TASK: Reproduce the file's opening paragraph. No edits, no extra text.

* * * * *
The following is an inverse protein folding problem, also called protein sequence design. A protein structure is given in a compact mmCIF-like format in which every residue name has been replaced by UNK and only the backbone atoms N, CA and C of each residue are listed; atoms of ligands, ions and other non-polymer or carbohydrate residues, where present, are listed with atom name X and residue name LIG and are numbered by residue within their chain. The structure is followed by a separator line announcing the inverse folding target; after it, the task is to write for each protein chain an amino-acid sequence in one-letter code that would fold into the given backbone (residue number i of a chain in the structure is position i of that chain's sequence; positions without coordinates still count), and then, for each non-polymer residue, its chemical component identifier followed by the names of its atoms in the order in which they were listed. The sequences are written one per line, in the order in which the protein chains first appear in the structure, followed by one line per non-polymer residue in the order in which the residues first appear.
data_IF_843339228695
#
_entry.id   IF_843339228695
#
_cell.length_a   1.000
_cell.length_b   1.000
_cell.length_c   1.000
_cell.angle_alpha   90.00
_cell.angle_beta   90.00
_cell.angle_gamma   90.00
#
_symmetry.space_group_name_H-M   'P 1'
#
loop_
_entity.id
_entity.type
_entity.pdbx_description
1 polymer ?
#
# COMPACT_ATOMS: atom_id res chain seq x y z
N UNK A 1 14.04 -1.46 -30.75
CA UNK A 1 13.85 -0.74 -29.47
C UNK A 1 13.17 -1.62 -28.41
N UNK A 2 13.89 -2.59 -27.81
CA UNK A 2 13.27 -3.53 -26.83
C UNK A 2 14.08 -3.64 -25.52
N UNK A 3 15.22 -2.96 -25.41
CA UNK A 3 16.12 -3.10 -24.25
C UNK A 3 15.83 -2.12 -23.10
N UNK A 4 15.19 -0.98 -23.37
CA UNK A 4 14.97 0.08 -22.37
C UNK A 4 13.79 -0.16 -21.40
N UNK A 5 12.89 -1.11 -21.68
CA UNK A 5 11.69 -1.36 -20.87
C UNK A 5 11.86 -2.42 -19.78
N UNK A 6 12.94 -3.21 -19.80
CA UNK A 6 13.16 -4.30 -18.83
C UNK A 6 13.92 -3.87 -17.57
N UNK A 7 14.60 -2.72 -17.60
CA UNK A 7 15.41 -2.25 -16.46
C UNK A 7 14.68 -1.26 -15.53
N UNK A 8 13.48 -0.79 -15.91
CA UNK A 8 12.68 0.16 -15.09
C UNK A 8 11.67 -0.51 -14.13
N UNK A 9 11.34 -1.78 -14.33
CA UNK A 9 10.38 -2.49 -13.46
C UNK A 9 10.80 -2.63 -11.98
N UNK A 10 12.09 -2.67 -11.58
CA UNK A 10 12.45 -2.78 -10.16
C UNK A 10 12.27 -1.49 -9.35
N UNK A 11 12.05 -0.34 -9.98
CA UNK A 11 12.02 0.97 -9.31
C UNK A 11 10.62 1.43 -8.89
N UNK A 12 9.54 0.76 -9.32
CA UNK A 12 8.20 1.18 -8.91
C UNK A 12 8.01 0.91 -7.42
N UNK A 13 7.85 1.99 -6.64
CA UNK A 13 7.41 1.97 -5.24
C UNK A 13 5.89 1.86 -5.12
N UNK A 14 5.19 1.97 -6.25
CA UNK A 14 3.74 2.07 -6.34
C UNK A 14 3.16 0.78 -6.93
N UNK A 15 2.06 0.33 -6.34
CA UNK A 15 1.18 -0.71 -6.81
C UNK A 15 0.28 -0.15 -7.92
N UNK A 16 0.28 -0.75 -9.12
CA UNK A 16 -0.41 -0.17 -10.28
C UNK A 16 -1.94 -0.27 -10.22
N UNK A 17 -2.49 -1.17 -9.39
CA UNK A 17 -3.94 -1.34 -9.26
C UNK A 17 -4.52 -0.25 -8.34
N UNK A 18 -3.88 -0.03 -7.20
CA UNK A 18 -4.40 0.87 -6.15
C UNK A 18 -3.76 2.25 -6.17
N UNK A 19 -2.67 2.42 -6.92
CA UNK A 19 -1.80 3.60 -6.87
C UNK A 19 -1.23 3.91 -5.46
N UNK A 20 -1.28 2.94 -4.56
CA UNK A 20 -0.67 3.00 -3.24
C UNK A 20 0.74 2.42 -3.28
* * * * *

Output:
The following is an inverse protein folding problem, also called protein sequence design. A protein structure is given in a compact mmCIF-like format in which every residue name has been replaced by UNK and only the backbone atoms N, CA and C of each residue are listed; atoms of ligands, ions and other non-polymer or carbohydrate residues, where present, are listed with atom name X and residue name LIG and are numbered by residue within their chain. The structure is followed by a separator line announcing the inverse folding target; after it, the task is to write for each protein chain an amino-acid sequence in one-letter code that would fold into the given backbone (residue number i of a chain in the structure is position i of that chain's sequence; positions without coordinates still count), and then, for each non-polymer residue, its chemical component identifier followed by the names of its atoms in the order in which they were listed. The sequences are written one per line, in the order in which the protein chains first appear in the structure, followed by one line per non-polymer residue in the order in which the residues first appear.